Finding yourself is the topic of an array of self-help books, videos and seminars. Going through life, challenges wait around every corner; the only sure thing is that the wilderness is ready to confront us at every turn. In the film The Call of the Wild, based on Jack London’s classic, viewers go along on the journey to the Yukon Territory to see how a man and a dog deal with the obstacles placed in their way.
Buck is a dog who owns his small California town. He can get away with almost anything, as he is the dog owned by the local judge. Buck is a giant beast and, as such, catches the eye of a dog thief, who removes him from his comfortable life and takes him far north to be sold as a sled dog.
In the harsh, snowy Alaskan wilderness, Buck, because of his pure size, is chosen by Perrault (Omar Sy) to be added to Perrault and Francoise’s (Cara Gee) dog team tasked with delivering the mail. It takes Buck a bit to assimilate to the alpha dog in the group, but he soon falls in line and continues his journey into the wild. It’s a trek that will enlighten the mighty beast and awaken a call within him.
John Thornton (Harrison Ford) is in the Yukon for other reasons. He has come for solitude amid the gaggle of individuals seeking the promise of gold. Much like the dog, John searches for his purpose as a tragic event has changed his life. He thinks the solitude of the wilderness will be just the ointment to recharge and restore.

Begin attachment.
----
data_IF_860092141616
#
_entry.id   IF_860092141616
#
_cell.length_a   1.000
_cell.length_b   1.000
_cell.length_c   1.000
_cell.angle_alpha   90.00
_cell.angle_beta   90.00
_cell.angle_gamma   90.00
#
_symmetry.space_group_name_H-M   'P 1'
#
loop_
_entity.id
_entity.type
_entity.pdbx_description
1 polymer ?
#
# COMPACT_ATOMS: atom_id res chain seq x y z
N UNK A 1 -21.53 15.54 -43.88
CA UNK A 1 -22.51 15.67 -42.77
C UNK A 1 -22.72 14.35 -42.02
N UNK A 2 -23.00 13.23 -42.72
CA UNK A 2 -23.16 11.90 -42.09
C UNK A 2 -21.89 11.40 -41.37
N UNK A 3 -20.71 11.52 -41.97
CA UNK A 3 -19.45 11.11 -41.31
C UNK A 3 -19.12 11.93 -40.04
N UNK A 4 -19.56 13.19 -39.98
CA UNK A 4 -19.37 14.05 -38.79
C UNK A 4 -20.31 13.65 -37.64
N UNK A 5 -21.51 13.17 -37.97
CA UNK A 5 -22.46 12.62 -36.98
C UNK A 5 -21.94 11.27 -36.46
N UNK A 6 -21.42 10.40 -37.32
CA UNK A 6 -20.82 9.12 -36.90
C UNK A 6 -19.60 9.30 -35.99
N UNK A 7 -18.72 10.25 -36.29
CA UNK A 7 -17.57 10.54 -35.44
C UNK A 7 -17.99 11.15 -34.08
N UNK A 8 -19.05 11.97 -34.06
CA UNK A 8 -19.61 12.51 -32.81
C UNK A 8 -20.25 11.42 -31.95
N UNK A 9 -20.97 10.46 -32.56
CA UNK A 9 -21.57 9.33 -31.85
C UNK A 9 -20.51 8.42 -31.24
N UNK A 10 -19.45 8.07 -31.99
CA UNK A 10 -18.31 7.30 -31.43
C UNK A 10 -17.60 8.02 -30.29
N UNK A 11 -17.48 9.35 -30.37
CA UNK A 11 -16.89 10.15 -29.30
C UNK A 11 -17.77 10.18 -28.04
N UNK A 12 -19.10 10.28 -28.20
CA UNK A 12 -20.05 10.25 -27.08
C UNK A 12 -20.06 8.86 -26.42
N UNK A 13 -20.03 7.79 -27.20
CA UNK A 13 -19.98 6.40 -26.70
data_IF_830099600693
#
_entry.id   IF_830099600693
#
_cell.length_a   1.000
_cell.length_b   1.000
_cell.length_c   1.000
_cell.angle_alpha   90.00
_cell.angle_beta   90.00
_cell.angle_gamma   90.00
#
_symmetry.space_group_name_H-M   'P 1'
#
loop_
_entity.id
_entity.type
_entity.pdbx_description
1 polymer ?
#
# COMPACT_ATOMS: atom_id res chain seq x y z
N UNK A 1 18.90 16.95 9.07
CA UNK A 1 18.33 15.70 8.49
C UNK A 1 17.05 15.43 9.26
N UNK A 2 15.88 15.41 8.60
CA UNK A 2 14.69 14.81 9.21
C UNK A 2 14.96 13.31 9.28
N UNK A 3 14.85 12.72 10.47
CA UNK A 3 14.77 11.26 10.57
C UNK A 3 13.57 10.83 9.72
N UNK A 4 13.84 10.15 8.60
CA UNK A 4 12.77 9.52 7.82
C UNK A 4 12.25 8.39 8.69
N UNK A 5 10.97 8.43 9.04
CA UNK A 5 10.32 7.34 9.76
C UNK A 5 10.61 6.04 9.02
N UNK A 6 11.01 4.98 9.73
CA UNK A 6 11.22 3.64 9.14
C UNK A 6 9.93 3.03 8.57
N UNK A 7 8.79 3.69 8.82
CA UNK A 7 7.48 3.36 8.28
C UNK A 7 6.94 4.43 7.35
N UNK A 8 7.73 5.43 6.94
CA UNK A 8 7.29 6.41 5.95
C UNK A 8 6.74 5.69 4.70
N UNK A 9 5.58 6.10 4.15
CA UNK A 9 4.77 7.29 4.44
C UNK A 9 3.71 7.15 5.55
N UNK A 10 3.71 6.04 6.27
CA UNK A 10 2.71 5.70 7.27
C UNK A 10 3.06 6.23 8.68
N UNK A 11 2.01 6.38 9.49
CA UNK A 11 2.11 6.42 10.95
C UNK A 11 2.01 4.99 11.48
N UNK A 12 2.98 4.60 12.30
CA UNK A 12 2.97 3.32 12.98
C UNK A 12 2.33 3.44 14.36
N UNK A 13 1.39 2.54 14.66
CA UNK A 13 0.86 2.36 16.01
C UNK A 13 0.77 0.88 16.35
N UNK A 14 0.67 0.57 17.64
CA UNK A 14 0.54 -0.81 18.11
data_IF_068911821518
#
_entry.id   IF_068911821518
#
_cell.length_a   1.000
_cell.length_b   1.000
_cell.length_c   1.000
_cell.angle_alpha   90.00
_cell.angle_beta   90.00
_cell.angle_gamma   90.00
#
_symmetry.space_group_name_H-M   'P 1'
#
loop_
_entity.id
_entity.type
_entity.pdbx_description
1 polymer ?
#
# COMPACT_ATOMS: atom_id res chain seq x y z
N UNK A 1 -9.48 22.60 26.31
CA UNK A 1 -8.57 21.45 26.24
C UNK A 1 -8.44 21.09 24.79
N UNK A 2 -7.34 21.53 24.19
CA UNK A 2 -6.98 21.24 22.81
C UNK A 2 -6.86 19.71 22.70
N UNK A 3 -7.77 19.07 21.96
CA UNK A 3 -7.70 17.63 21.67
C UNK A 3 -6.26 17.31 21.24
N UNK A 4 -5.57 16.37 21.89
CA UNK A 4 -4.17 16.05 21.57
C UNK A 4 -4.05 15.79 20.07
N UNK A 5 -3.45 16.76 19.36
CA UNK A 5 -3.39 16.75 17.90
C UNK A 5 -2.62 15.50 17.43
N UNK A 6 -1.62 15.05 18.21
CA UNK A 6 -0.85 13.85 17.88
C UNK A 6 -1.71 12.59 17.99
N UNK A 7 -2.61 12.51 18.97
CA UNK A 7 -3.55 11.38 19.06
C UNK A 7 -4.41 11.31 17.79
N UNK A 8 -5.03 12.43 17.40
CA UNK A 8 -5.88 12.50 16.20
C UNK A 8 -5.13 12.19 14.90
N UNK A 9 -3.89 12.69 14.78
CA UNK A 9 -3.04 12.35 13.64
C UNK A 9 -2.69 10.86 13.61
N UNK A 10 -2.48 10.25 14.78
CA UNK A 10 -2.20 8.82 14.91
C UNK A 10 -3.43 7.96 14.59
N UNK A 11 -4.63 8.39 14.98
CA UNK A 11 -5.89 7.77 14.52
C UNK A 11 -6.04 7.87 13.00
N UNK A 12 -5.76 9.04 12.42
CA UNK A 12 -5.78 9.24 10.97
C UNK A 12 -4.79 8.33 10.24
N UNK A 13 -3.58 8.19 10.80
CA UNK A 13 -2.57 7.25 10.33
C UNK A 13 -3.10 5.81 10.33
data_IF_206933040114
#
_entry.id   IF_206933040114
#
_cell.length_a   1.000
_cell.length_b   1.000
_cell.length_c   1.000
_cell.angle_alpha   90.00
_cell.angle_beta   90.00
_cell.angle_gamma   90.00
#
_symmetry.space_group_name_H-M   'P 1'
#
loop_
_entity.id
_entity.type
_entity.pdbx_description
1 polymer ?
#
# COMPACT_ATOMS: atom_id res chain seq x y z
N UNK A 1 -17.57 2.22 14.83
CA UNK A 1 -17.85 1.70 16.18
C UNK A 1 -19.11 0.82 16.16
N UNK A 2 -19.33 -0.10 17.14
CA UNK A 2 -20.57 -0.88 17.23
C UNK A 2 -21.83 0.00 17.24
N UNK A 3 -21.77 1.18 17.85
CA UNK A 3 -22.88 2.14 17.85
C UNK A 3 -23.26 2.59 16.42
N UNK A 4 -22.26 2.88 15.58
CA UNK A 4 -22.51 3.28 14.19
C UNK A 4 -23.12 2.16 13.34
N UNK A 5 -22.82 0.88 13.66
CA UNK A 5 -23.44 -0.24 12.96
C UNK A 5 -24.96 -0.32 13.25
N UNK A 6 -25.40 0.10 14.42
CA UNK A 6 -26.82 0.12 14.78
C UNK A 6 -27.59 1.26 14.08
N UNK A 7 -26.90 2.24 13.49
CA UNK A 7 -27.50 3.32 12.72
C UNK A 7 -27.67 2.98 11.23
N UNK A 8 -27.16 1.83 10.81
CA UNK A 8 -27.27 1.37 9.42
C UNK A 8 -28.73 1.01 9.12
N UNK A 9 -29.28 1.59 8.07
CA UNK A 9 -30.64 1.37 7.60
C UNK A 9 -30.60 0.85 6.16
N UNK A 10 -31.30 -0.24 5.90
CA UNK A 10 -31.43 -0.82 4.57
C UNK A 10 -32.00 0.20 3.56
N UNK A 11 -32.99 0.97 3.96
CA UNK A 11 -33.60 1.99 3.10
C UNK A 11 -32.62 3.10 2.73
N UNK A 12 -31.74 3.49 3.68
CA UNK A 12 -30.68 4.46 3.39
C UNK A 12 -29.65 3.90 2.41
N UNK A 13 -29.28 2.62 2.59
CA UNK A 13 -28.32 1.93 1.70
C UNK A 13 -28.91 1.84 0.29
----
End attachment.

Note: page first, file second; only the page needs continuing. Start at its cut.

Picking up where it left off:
When Buck’s path intersects John’s, the two will join forces to learn more about themselves through the environment that encompasses them. Both are wandering, both are lost, and both will get some direction from the world around them.
First, the elephant in the room about this offering: Buck is very computer-generated (yes, I need the word VERY there). It is so evident as the movie begins that it is almost comical and off-putting, but then something happened. After Buck arrives in Alaska and gets more screen time against a variety of actors, I bought things. Ford is really good as the grumpy old man who just wants to be alone, and the visuals that come to life take center stage.
This surprised me, as I didn’t think I would enjoy this trip. London’s tale is masterful, and once you put aside the weirdness of the dogs and the expectation that they would talk, I found my enjoyment.
We all answer calls on a daily basis. We all search for ourselves amid the chaos. Maybe to find yourself, it just takes a peek at the wild to open a world of amazing opportunities.
Call of the Wild is available On Demand and on DVD. Check your cable system for availability